Fuji, Panasonic and Olympus struggle to make any profit selling digital cameras, Nikon looks like it could really get slammed in the coming years too. Its bleak times for everyone, but they're still firmly in the black.

http://www.canon.com/ir/conference/pdf/conf2015q3e.pdf

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Regardless on how more successful they are in development (or are not) than other manufacturers, I tend to think a 21% number would be somewhat unsettling to the people in Canon's board rooms. 

They might be the very people that are completely unfazed. Like I said, quarterlies are as good as meaningless to anyone outside the company. Only those inside will know if those profit decreases are from a large overhead (building a new factory, for instance)... Or something more concerning.

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I do alot of sport, news coverage and there are always hundreds of photographers...I don`t think I saw 5 of them over the summer using anything else that canon/nikon. 99% of the pro market belongs to them and consumers buy what they see pros are using. I would say that canon is doing fine.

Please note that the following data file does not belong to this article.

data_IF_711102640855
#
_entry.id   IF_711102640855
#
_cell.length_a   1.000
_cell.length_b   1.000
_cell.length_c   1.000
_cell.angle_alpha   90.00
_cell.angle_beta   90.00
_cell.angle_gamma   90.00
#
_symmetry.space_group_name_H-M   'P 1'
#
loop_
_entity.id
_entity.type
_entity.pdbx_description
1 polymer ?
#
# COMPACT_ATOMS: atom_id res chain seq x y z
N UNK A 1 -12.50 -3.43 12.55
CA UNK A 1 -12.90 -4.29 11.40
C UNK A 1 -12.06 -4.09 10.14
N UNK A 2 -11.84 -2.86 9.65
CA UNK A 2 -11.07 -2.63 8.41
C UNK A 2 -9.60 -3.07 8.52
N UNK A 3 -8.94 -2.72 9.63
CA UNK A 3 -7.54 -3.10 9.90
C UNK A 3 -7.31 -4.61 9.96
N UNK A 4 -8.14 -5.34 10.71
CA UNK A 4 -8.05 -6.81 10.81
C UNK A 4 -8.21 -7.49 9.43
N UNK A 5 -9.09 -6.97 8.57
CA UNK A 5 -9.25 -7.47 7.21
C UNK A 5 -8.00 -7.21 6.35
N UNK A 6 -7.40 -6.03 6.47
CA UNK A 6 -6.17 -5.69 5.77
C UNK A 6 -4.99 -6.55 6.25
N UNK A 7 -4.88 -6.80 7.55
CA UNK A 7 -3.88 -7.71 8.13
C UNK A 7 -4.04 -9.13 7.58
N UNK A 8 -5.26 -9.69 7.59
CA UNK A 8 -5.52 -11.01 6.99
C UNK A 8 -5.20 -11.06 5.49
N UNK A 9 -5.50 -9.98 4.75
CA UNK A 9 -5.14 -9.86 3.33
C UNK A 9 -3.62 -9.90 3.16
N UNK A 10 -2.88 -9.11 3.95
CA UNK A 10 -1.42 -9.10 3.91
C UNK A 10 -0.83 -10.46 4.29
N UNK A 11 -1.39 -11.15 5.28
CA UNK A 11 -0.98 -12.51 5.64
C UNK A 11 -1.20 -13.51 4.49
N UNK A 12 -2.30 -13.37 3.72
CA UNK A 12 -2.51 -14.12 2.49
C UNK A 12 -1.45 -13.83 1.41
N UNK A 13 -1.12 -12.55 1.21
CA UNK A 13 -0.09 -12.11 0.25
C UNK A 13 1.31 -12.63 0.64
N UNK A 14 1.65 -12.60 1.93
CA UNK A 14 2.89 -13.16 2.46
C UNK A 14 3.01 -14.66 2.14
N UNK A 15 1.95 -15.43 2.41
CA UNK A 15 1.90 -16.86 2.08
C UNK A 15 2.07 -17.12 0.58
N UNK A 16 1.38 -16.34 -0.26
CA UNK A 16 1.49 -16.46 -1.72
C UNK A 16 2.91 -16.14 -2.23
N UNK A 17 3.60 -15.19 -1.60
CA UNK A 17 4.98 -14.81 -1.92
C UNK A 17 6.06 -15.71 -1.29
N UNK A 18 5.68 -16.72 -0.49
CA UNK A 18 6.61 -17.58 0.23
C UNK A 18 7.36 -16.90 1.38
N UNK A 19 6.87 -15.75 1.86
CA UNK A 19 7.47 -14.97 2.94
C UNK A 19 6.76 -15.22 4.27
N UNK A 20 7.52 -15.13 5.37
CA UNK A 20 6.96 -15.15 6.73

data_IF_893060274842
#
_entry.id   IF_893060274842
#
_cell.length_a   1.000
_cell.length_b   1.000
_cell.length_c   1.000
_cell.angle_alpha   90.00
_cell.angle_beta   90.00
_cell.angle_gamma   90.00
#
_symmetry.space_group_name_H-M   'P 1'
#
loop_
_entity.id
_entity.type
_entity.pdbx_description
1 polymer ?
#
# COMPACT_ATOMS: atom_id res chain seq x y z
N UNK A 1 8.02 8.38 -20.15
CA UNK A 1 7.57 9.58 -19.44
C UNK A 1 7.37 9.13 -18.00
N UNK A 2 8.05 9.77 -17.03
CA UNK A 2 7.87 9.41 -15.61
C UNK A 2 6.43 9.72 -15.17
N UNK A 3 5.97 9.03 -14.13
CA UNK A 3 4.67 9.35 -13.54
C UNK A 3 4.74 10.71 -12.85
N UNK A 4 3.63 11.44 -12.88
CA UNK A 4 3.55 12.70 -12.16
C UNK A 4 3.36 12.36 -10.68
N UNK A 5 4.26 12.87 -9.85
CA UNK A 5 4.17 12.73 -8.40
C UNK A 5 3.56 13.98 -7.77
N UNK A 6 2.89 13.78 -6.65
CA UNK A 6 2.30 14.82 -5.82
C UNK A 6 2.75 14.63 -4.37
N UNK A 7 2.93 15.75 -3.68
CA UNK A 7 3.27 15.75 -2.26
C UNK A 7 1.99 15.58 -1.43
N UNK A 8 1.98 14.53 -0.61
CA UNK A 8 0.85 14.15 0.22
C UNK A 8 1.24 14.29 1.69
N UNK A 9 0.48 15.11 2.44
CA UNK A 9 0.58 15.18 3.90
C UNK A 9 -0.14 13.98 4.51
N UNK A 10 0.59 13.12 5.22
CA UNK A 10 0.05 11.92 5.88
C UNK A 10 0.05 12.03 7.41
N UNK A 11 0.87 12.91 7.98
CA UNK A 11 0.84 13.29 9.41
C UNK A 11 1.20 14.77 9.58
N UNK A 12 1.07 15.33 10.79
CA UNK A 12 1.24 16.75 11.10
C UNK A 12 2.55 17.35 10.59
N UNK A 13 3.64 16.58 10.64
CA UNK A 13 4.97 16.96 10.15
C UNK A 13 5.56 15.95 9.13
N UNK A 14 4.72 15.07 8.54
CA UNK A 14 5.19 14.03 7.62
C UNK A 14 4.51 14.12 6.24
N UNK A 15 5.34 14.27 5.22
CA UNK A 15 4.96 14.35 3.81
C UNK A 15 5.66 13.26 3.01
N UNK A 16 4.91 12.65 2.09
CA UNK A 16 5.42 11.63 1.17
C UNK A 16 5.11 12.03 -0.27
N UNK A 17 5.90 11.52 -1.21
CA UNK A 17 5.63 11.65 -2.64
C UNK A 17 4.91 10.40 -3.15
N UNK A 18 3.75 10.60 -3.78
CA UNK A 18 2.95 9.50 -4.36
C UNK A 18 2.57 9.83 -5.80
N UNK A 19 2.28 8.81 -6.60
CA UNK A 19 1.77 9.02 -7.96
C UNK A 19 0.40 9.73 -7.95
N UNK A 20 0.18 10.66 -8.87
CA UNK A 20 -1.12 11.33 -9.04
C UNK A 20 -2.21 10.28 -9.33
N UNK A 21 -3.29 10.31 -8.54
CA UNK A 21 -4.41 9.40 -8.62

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The evf isnt the end of the world since my xc10 and Alphatron has spoiled me and now regular EVFs are just to small.

I do miss peaking sometimes, but belive that will be standard in the next generation.

Other than that I really dig my d750.

You cant get peaking with an OVF.

DSLRs are substandard tools if you use manual focus frequently and demand critical focus. On the NX1 DMF is a game changer when it comes to critical focus. I can't imagine ever going back to a DSLR because of that. That particular tool is incredibly useful for the sorts of photography I do.

Yes, there are some people dropping their Canon bodies for Sonys, but lots of them are still shooting with Canon glass. You think Canon doesn't make any profit there?

Its the new generation that don't own legacy glass and are not conditioned into product loyalty that they should be concerned about. Those folk have no incentive to stick with Canon in the face of more advanced competitors. Grandpa may always buy Canon because that's what he has always done, but the young turks have no such baggage.

What Canon does (or does not) do today will have repercussions for them for decades to come, so it is not an insignificant thing.